Pakistan Supreme Court
The supreme court's October 21 ruling that said schizophrenia did not fall within Pakistan's legal definition of mental disorders was delivered by a three-judge bench headed by Chief Justice Anwar Zaheer Jamali. It had surprisingly cited the judgment of India's Supreme Court in the 1976 case of Amrit Bhushan Gupta vs the Union of India[Representational image]Reuters

Blocking the execution of a paranoid schizophrenic murder convict, Pakistan's Supreme Court has wriggled out of its earlier decision that had drawn condemnation from human right activists and lawyers.

However, the block is conditional and pending upon review of its earlier ruling that stated that convict's condition was not a permanent mental disorder and therefore not legally relevant.

Imdad Ali (50), who was due to be executed on Wednesday, was diagnosed as suffering from paranoid schizophrenia in 2012. Ali was convicted for the 2001 murder of a cleric.

The court's October 21 ruling had said that schizophrenia did not fall within Pakistan's legal definition of mental disorders. It had surprisingly cited the judgment of Supreme Court of India in a 1976 case.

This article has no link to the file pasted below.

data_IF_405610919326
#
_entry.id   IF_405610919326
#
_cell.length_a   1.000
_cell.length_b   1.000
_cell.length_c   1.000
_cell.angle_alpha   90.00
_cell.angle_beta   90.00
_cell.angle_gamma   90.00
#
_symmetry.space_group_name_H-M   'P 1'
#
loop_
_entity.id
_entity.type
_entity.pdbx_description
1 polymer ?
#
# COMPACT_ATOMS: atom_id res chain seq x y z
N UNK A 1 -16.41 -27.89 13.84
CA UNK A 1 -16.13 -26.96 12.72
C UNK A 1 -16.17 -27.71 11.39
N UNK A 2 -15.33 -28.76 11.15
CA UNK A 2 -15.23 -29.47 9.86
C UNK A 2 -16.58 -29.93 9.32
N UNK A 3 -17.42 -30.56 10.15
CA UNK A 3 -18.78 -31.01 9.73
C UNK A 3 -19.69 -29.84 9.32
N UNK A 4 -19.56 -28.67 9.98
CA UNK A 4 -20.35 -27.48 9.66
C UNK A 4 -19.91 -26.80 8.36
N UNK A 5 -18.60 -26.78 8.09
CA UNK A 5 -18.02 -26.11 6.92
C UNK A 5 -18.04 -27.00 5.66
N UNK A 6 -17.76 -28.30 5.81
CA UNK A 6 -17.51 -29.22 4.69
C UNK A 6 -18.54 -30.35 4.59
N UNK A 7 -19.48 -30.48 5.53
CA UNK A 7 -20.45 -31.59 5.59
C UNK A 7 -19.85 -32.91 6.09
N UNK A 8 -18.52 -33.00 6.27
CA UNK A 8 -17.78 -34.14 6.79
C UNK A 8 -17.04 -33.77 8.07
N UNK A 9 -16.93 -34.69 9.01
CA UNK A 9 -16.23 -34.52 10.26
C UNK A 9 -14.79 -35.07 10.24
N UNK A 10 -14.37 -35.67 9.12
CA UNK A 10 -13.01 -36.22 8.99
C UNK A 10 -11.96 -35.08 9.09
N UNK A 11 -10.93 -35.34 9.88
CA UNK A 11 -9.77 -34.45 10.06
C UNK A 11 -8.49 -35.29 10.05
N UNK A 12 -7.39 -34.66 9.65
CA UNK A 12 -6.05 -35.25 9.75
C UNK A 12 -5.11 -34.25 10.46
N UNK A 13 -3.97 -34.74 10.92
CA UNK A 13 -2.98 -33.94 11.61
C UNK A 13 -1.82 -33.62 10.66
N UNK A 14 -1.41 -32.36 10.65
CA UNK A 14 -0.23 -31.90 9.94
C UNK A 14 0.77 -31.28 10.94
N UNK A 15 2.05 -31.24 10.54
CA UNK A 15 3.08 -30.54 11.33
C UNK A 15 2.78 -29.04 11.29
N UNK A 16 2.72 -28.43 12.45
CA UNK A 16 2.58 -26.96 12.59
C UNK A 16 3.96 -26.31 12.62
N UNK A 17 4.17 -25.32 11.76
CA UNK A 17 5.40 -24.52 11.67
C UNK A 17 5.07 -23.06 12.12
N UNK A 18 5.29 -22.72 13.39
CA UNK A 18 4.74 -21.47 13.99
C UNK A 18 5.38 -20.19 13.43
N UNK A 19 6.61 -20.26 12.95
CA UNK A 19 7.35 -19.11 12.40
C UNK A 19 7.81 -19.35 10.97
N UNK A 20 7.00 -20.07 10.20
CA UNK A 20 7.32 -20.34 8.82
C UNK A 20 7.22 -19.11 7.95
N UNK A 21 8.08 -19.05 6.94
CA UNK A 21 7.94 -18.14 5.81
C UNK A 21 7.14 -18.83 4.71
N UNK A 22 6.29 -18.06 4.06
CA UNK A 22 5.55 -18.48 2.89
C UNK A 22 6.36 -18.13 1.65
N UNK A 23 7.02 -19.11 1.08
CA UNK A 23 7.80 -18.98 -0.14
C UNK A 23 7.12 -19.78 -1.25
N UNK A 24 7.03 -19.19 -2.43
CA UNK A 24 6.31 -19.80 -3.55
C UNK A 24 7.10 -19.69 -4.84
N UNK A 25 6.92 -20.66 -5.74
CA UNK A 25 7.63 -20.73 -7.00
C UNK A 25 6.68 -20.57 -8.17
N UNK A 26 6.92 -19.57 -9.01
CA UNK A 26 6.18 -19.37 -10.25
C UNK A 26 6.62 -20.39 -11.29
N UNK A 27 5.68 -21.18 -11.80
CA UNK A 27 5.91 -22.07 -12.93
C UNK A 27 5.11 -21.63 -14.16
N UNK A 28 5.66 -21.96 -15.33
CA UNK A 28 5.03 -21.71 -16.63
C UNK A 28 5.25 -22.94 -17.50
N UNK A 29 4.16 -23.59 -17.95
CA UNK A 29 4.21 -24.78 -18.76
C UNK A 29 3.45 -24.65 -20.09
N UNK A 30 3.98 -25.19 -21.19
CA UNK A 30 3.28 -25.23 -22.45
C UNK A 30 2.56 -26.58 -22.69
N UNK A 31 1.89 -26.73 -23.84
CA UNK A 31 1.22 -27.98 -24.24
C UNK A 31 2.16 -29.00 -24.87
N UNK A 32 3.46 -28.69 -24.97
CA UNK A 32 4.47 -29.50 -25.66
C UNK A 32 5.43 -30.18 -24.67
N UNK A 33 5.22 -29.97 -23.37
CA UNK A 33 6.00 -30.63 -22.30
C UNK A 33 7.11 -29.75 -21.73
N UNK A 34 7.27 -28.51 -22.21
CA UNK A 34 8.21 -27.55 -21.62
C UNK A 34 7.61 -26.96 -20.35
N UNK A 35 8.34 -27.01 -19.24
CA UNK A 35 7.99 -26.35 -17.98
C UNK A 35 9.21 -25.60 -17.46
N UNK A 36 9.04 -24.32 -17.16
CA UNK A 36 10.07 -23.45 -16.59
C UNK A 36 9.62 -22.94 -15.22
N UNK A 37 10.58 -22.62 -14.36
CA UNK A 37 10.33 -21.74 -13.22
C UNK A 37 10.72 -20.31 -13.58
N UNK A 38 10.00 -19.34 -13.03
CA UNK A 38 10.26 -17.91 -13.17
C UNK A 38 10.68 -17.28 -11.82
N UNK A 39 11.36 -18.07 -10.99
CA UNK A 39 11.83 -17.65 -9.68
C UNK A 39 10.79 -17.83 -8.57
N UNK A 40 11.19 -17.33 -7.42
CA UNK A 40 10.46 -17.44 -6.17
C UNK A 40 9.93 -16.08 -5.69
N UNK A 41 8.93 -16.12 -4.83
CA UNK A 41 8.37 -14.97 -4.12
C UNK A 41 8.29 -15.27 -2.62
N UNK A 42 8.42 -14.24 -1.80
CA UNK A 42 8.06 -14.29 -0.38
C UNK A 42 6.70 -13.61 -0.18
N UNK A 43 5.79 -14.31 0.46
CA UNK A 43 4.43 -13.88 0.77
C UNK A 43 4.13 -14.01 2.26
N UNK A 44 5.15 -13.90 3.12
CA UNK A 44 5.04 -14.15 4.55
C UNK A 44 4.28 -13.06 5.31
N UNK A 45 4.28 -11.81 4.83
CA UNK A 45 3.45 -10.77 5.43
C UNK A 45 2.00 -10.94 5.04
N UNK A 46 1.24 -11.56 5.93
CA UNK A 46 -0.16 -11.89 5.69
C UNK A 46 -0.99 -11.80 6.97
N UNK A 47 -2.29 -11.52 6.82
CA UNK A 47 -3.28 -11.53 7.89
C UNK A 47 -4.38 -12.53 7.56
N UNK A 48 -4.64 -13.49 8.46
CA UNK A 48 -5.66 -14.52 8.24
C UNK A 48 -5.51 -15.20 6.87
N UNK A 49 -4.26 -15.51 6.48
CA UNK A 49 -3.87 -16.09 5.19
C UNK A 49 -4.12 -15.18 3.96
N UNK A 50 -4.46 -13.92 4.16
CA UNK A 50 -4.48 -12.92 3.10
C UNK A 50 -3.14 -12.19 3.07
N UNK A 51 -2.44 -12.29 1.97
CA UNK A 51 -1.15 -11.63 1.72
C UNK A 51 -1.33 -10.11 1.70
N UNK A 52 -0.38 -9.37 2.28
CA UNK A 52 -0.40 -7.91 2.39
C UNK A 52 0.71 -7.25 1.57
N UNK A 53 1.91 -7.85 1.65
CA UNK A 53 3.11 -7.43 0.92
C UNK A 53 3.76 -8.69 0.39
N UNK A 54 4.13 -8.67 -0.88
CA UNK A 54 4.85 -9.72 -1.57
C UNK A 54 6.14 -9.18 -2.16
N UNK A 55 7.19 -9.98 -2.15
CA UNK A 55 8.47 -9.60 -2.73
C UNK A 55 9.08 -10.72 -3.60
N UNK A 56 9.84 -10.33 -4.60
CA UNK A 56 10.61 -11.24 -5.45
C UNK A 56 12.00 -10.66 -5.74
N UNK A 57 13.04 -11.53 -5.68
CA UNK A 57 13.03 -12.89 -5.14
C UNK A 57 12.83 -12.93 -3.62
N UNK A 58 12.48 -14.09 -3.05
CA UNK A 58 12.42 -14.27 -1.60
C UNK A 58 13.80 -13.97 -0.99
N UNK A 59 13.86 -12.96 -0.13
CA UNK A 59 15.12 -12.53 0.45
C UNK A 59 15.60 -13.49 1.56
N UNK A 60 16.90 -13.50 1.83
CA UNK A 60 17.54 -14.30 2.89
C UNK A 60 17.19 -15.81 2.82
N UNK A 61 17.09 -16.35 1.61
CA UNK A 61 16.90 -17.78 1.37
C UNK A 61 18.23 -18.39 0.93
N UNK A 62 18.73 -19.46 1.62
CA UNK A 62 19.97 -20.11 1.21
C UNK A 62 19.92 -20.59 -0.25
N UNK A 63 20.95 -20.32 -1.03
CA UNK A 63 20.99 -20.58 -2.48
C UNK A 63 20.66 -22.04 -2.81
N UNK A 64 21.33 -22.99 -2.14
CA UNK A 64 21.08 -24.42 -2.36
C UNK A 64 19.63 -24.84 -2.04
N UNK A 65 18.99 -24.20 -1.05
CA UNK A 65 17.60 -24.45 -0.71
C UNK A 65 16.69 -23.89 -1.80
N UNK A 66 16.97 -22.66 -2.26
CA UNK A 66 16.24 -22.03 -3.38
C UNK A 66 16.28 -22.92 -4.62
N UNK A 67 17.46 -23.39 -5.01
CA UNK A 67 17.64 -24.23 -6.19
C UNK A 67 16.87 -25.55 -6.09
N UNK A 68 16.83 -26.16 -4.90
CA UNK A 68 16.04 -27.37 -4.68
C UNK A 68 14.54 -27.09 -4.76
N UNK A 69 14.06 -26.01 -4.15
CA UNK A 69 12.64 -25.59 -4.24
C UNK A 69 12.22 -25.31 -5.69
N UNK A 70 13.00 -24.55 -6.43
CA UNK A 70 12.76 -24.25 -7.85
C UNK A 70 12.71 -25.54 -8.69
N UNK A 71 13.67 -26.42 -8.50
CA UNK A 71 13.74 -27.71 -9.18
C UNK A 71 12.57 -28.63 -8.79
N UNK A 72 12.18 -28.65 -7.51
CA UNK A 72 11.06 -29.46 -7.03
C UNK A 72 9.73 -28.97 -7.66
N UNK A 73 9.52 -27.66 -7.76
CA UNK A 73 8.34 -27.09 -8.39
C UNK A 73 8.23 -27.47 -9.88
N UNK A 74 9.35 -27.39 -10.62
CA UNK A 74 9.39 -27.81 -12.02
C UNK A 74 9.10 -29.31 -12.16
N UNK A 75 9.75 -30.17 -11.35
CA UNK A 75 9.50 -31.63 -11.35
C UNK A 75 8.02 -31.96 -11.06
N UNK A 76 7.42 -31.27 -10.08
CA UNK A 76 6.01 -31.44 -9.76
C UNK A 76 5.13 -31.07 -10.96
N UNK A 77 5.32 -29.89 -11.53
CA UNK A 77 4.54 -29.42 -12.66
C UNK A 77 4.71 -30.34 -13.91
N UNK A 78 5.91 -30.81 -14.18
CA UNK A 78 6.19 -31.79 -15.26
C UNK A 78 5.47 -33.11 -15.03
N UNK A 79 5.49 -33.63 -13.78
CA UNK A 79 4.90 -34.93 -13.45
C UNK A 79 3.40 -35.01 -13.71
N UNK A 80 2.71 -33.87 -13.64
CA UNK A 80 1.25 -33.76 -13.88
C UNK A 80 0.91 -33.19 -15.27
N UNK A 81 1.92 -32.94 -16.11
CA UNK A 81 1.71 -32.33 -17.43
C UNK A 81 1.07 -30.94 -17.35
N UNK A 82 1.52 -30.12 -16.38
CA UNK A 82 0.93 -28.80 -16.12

In the case, a petition filed by the convict's mother on behalf of the accused in Delhi High Court had asked the court to block her son's execution as he was of unsound mind and suffering from schizophrenia. But the Delhi High Court and Supreme Court dismissed the plea and argued that the convict did not suffer from legal insanity during his trial or at the time the offence was committed.

Ali's lawyers challenged the verdict by arguing that it relied on an outdated Supreme Court of India precedent that has since been overturned. It also submitted that the verdict runs counter to established medical jurisprudence and violates Pakistan's international human rights obligations such as the International Covenant on Civil and Political Rights, a United Nations treaty to which Pakistan is a signatory.

"We welcome the decision ... which will be integral in showing Pakistan's commitment to its international human rights obligations," Zainab Malik, head of advocacy at Justice Project Pakistan, a legal aid group representing Ali, was quoted saying by Reuters.

The court has now scheduled a hearing for the second week of November.

Pakistan reinstated capital punishment in 2014 after Pakistani Taliban gunmen massacred more than 150 people, most of them children, at a school. Since then, 425 people have been hanged.